In 2015 there were set-netting restrictions around parts of the North and South island coasts to protect Māui's and Hector's dolphins. In addition Banks Peninsula, Catlins Coast, Clifford and Cloudy Bay and Te Waewae Bay marine mammal sanctuaries had been created to protect Hector's dolphins, and the West Coast North Island Marine Mammal Sanctuary had been established to protect both Hector's and Māui's dolphins.
Hector's dolphins are still caught off the Canterbury coast, outside the Banks Peninsula sanctuary. One solution is acoustic alarms, or pingers, which scare off a dolphin as it approaches a net. The pingers are placed at 100-metre intervals along a net, and are activated by a battery lasting 30 days.
The bottlenose dolphin (Tursiops truncatus) has a long, blunt beak. The body is different shades of grey, darker above and lighter on the belly. Globally there is wide variation in size, from 2.4 to 4 metres, and in weight from 250 to 650 kilograms.
They live in all the temperate oceans of the world. Pod size can be from 2 to 60 or more. Fish and marine invertebrates are their main foods.
Females breed every 3–5 years, and calves suckle for approximately 2–3 years. They can live for 40 years or more.
Two global ecotypes (adapted to local ecological conditions) have been identified: pelagic (living mainly in the open ocean) and coastal. Elsewhere, the coastal dolphin is smaller than the pelagic, which can reach almost 4 metres. But New Zealand’s coastal dolphins are also generally about this size. Scientists are conducting a genetic comparison of coastal and pelagic bottlenose dolphins in different parts of the country to determine their genetic diversity.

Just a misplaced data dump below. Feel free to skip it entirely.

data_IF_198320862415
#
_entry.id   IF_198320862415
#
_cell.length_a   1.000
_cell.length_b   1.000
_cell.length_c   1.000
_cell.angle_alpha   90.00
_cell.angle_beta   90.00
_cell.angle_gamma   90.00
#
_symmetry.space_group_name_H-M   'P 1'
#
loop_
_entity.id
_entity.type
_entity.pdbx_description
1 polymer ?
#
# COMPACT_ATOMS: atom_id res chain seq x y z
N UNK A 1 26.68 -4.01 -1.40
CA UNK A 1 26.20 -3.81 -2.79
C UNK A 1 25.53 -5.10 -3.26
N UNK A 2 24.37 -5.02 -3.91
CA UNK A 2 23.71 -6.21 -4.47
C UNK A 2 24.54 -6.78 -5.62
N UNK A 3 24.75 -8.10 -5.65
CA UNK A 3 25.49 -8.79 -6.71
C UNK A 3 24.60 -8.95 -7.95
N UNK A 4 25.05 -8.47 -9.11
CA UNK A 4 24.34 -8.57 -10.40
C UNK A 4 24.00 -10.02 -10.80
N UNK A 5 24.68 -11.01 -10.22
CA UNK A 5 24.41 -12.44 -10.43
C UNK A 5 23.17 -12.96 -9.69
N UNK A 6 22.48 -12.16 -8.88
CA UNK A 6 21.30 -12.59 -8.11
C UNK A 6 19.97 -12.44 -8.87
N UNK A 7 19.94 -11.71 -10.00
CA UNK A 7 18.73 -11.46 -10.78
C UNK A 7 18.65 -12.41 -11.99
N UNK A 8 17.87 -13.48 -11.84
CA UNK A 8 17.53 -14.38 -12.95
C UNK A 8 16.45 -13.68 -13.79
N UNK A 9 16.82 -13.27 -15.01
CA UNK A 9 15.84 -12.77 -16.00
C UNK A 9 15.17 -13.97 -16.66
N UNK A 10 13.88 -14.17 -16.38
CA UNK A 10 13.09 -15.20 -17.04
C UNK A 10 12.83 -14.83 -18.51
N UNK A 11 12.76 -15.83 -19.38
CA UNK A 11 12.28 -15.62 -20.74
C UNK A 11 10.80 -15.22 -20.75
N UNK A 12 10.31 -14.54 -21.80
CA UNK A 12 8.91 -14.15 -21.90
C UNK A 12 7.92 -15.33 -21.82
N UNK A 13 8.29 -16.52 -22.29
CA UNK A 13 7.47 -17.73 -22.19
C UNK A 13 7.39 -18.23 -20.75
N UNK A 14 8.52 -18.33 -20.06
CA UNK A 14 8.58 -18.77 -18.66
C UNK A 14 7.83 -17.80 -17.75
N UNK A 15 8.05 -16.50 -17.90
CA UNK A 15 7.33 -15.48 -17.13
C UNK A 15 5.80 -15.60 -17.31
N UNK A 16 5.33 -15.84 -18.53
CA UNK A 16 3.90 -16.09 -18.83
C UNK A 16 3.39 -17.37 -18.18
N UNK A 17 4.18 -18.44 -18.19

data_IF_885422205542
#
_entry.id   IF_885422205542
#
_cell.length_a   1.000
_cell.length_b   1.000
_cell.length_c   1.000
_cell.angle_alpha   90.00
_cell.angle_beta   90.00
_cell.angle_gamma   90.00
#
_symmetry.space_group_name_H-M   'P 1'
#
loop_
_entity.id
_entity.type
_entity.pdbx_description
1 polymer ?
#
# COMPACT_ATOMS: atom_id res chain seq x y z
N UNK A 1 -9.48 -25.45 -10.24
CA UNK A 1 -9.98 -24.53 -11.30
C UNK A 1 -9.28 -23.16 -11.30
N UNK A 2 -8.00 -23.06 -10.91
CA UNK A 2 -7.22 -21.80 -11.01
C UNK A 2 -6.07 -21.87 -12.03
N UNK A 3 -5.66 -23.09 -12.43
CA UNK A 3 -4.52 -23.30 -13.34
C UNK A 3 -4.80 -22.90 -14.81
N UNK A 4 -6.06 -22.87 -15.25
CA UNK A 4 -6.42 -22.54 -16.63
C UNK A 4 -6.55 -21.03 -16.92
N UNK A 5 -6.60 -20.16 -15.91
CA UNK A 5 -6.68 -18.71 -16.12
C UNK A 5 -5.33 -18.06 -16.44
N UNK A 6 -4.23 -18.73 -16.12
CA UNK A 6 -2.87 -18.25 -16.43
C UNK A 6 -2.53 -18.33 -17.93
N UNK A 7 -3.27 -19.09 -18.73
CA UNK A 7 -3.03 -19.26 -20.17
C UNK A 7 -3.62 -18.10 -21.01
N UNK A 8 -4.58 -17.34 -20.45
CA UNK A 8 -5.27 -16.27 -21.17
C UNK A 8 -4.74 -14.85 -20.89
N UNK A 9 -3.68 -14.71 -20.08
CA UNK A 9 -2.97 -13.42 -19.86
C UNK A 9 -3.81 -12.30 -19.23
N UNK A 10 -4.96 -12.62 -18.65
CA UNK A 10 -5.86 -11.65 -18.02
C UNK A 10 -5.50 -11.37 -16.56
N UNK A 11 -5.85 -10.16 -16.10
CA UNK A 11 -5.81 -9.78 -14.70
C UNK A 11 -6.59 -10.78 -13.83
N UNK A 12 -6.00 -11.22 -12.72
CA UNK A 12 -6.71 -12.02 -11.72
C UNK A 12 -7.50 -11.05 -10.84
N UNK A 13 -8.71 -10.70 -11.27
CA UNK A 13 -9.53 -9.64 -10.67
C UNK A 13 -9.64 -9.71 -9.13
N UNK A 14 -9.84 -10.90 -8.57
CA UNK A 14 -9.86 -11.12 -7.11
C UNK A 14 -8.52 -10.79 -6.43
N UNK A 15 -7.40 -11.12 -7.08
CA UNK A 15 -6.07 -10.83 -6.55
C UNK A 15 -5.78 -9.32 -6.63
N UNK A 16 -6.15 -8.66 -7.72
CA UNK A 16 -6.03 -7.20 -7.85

In New Zealand there are three main coastal populations:
Depending on the time of year, the Northland bottlenose can occupy significantly different habitats. During summer and autumn the dolphins move to the outer waters of the Bay of Islands to fish in the warm East Auckland Current, which sweeps in from the Tasman Front. At other times they stay fairly close to shore, in water with a mean depth of 23 metres (compared to 80 metres for common dolphins). Bottlenose dolphins rarely mix with other species.
The Doubtful Sound bottlenoses occupy a vastly different habitat to bottlenoses elsewhere. Not only is it much cooler in the fiords than at sea, but there is also a 3–4-metre layer of fresh water above the sea water.
How do Fiordland bottlenoses cope in winter, when a thin layer of ice sometimes covers the inner fiords for weeks? They move to the warmer outer reaches of the fiords and the open ocean, and do not produce their offspring until mid-summer. Tropical-dwelling bottlenoses give birth all year round, but in Fiordland they have to time calving for an optimum start in life.
These fiord-dwellers are a small group – 70-strong and practically closed: during seven years of observation (sometimes for more than 100 days a year) researchers never saw any individuals leaving the group, or newcomers entering it. As a result, the dolphins have developed extremely strong and long-lasting bonds.
Such behaviour – unique among bottlenose dolphins – is influenced by the ecology of the fiords. Food is not only scarce, it is also difficult to find. Survival depends on transferring information from one member to the other; cooperation and stable relationships are the key to continued existence.
Males tend to be more boisterous, competing for access to females by leaping high into the air. The Fiordland dolphins are larger than their tropical counterparts, following the general rule that the cooler the climate the bigger the animal. During autumn and winter they eat more in order to put on a thicker layer of protective blubber.
Many cultures have revered dolphins. The Greeks put people to death for killing them, and Māori often described them as taniwha, or water spirits.